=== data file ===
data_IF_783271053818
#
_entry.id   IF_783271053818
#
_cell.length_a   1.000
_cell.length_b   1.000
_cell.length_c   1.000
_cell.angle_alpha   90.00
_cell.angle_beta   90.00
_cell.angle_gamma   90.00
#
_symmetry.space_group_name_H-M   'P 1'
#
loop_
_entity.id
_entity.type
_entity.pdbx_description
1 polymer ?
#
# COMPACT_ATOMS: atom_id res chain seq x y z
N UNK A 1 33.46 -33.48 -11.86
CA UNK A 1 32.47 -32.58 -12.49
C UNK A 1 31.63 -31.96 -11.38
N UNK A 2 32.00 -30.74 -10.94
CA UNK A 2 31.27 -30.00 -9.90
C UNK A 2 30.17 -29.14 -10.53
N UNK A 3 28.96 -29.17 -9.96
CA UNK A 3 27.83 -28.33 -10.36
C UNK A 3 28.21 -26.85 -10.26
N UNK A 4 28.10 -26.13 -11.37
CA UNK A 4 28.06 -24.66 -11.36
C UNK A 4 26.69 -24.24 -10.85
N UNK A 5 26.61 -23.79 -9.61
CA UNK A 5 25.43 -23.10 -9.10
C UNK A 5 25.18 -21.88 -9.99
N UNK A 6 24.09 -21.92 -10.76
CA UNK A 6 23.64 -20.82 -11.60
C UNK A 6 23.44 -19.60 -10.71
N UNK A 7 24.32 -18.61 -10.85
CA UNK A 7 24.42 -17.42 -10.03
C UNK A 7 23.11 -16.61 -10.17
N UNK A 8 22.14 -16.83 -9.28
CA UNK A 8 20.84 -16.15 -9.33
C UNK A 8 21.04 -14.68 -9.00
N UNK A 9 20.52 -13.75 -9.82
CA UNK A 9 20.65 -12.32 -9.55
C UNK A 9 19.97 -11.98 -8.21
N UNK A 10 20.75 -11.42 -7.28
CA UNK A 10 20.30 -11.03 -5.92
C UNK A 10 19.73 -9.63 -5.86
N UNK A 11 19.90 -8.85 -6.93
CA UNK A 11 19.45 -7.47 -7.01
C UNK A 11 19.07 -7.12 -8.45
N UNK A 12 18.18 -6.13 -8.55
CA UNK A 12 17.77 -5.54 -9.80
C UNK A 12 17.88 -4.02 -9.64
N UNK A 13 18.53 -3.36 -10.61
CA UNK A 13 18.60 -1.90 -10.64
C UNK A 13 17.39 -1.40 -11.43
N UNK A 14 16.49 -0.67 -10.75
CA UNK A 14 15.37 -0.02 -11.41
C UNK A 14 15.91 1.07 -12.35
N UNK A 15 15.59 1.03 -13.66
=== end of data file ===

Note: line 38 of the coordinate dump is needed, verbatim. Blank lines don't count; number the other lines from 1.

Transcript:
C UNK A 6 23.44 -19.60 -10.71